Friday, April 25, 2008

Kaye, M. M. (The Far Pavilions)

Just to get it out of the way, the first thing I'll do is complain about the length of this book. 955 pages-- what were you thinking, Mary Margaret? Actually, I know perfectly well what she was thinking. Her intent from the beginning must have been to write an epic, and that only as an epic would this tale of British rule in India, the Second Afghan War, and the romance between her British-born, India-raised soldier and the half-blood Russo-Indian princess work.

This might give you some hint as to what the main themes of the story are. Prejudice is a big one-- these two are fighting to find a place where they won't be judged by the color of their skin or the fact that they are foreigners in a strange land. The other big theme-- the utter uselessness of invading other countries-- works perfectly in parallel.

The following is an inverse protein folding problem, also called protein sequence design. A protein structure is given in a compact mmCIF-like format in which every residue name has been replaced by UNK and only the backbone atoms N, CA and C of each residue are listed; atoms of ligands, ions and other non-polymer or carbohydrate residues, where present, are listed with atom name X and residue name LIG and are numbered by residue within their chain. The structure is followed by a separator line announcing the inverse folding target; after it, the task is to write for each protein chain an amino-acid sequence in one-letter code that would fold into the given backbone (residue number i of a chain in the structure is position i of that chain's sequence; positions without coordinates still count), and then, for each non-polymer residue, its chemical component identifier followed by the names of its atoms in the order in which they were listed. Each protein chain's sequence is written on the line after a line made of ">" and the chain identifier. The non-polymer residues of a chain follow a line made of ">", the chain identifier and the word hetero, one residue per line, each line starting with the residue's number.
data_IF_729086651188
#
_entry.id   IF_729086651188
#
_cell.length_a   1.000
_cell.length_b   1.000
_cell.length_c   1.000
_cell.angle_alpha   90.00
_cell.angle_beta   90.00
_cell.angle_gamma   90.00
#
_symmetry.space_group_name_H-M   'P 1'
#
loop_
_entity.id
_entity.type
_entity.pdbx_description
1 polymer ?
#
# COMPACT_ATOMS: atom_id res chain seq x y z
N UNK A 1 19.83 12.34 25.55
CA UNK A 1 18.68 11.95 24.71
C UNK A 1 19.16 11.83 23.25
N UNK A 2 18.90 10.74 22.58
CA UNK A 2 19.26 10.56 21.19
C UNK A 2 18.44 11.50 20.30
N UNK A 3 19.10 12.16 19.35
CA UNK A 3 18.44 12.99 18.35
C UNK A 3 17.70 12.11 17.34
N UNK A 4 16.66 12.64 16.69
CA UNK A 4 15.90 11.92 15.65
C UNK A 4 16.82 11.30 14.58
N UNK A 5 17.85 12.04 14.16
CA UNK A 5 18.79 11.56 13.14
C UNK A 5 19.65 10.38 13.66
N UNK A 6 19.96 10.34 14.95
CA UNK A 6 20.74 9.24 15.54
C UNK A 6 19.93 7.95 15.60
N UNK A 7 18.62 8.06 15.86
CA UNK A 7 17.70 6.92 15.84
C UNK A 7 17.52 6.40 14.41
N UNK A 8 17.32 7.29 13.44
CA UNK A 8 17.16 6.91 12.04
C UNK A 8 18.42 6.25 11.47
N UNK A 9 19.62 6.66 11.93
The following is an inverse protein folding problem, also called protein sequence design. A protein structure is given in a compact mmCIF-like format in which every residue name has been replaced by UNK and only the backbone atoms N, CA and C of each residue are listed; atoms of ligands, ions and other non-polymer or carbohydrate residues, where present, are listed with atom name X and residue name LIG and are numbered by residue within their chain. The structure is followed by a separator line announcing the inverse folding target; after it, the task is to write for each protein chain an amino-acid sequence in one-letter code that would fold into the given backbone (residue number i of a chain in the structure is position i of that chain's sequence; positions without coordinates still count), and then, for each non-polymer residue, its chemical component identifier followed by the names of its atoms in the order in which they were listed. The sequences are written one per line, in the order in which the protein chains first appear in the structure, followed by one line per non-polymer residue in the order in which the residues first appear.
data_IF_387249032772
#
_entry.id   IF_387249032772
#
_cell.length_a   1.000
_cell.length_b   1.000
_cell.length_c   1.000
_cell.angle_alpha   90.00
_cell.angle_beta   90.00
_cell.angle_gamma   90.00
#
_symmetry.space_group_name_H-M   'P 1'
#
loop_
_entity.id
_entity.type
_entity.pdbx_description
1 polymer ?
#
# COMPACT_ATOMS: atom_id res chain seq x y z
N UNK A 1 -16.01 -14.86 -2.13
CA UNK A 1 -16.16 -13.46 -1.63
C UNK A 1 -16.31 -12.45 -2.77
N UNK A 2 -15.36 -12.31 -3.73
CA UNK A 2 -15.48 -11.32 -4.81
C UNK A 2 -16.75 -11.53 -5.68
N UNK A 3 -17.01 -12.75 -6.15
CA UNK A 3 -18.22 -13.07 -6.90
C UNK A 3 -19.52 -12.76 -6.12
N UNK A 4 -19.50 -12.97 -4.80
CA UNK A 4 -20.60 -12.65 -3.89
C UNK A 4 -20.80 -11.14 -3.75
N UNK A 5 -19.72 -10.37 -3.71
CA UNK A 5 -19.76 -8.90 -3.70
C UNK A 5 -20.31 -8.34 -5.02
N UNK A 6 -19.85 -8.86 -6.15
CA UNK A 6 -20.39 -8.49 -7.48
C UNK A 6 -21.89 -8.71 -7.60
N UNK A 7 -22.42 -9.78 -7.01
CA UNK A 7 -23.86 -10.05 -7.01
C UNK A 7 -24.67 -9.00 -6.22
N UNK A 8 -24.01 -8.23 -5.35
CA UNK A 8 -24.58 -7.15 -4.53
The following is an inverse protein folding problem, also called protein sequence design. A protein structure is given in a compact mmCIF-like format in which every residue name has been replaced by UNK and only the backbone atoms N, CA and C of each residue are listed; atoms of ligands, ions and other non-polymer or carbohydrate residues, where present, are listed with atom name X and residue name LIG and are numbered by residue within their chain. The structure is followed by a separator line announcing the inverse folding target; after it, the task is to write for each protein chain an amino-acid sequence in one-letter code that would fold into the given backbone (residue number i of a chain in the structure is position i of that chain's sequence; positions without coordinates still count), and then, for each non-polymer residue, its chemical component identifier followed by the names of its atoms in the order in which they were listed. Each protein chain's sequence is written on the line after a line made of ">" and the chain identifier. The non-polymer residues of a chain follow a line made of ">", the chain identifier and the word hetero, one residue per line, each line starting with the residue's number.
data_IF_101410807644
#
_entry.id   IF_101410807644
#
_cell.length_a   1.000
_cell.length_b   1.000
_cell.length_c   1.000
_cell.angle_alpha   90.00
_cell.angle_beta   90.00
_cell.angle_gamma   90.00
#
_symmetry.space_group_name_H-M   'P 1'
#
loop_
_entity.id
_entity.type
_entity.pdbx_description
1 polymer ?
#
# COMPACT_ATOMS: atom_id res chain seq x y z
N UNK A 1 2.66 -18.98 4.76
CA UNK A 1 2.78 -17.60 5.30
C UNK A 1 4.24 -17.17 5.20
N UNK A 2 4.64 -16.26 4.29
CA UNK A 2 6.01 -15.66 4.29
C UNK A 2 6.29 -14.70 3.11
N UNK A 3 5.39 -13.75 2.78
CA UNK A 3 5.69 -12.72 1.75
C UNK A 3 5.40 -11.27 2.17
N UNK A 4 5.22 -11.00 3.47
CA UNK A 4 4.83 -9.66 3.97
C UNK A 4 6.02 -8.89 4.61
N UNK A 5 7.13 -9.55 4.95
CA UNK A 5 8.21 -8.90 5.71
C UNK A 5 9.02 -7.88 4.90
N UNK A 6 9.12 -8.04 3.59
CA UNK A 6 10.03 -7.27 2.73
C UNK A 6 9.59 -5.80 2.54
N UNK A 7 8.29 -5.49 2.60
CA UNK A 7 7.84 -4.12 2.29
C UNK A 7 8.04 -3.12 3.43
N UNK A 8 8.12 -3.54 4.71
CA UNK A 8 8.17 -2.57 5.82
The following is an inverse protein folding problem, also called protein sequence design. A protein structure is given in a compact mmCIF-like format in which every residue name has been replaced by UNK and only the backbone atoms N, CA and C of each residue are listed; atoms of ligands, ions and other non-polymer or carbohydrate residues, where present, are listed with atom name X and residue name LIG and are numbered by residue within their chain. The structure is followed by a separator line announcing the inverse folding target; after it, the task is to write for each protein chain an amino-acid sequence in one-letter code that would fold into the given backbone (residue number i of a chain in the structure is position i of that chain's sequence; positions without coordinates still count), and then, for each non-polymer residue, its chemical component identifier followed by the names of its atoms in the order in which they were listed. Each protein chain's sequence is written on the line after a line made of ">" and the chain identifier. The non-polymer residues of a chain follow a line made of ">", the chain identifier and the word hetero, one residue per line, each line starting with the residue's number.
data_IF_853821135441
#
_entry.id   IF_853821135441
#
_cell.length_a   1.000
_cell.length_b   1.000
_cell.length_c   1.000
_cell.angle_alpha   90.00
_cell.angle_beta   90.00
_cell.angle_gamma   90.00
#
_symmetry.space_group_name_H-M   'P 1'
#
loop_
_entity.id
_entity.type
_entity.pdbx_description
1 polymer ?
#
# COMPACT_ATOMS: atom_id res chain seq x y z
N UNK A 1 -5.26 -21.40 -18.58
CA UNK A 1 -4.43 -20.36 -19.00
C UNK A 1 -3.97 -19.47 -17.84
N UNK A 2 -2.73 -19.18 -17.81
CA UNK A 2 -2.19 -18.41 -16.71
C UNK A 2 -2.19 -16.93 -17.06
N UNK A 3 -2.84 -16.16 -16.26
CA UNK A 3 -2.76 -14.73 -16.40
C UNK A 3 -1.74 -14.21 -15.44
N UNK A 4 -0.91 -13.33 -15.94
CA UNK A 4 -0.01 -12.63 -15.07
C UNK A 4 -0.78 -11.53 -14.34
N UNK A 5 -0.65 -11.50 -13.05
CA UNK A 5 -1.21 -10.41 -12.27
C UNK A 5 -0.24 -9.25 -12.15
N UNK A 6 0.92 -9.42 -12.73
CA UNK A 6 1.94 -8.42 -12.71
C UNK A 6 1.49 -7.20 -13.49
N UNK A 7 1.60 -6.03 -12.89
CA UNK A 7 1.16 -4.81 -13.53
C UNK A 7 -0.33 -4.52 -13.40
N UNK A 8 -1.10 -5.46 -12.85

In fact, the book is quite topical. I wasn't even aware there was a First Afghan War (and that her father was one of its historians), much less a Second one. The very real history embedded in this novel is still in play: The world powers against the smaller, feistier, much more religiously driven countries.

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